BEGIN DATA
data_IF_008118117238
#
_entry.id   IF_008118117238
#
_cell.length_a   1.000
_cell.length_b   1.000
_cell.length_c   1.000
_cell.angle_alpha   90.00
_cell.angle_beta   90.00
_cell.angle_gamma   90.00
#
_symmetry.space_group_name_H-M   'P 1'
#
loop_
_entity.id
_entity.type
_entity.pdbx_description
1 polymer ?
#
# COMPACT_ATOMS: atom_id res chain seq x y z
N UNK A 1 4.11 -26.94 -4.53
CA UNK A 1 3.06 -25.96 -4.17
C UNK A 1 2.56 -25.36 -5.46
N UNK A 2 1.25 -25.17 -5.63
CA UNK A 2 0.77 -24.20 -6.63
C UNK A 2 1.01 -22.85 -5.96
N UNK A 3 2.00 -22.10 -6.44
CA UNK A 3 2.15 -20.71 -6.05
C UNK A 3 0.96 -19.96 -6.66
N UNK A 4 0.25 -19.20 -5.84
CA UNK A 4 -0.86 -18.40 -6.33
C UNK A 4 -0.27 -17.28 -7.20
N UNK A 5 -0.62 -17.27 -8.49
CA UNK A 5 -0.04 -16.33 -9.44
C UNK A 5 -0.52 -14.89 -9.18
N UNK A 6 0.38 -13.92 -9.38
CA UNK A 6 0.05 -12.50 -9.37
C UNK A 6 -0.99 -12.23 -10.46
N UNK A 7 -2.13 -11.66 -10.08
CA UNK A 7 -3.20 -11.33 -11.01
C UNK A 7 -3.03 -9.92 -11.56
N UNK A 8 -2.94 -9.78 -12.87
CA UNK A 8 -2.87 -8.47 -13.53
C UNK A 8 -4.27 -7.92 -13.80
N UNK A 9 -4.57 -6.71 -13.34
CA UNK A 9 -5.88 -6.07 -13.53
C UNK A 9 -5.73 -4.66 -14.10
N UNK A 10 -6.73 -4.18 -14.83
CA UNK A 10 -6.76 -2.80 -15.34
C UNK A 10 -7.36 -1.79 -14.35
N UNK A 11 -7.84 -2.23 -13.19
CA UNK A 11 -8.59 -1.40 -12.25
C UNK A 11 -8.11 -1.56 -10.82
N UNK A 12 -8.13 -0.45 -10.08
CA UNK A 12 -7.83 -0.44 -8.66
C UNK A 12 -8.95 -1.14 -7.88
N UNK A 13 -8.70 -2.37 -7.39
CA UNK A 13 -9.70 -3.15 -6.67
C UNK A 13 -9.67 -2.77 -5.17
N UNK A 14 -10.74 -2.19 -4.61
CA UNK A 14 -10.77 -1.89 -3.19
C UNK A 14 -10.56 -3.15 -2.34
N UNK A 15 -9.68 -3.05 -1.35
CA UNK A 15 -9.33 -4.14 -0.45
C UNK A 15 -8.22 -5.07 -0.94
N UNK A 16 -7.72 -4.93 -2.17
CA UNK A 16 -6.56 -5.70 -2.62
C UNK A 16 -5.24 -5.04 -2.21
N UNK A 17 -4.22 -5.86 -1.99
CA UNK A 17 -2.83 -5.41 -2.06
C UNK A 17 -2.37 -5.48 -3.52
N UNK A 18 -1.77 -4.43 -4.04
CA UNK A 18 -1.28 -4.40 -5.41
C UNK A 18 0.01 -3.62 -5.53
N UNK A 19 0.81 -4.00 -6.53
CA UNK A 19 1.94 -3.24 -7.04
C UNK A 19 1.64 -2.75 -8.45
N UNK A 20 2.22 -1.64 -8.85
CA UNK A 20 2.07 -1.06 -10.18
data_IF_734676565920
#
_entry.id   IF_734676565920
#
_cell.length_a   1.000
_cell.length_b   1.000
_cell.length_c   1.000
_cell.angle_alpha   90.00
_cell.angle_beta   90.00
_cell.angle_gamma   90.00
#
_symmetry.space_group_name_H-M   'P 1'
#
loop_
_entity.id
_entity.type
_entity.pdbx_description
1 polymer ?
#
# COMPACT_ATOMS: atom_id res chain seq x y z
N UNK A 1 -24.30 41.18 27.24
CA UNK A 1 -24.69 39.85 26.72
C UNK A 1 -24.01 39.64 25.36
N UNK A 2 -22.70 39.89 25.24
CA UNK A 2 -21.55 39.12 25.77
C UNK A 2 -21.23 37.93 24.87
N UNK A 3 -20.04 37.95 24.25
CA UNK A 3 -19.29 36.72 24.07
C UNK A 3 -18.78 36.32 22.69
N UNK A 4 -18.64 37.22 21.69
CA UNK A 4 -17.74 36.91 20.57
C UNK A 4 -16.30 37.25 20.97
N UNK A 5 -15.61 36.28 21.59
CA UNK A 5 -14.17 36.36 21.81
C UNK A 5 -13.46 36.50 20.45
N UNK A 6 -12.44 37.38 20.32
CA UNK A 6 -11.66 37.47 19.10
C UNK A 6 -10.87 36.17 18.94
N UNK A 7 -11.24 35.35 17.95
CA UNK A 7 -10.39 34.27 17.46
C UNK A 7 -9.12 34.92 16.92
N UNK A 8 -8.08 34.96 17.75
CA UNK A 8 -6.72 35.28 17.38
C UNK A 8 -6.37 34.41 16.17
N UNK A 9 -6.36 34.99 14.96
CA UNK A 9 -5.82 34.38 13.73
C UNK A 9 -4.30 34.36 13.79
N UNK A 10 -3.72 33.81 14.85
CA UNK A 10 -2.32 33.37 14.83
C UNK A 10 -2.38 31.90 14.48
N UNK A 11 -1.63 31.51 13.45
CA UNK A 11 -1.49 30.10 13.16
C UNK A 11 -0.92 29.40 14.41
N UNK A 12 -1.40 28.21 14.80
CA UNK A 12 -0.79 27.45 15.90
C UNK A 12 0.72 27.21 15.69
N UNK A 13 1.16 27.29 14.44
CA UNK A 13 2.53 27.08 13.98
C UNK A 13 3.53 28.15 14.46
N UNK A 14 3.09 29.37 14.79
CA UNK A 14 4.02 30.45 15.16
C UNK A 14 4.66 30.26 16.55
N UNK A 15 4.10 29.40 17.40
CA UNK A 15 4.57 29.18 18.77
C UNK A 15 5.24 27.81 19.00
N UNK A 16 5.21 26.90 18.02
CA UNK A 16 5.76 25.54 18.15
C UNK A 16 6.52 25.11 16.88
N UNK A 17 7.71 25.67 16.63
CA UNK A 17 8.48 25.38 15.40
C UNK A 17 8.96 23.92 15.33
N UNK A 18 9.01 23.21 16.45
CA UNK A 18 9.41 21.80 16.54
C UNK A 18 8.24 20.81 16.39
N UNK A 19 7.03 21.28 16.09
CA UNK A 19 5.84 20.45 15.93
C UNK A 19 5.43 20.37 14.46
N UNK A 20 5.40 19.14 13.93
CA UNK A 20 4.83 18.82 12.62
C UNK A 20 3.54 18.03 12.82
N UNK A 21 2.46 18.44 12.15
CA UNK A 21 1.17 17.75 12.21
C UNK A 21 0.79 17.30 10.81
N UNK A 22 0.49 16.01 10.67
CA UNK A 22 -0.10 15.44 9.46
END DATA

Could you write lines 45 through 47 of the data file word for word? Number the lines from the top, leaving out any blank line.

N UNK A 9 -4.57 -6.71 -13.34
CA UNK A 9 -5.88 -6.07 -13.53
C UNK A 9 -5.73 -4.66 -14.10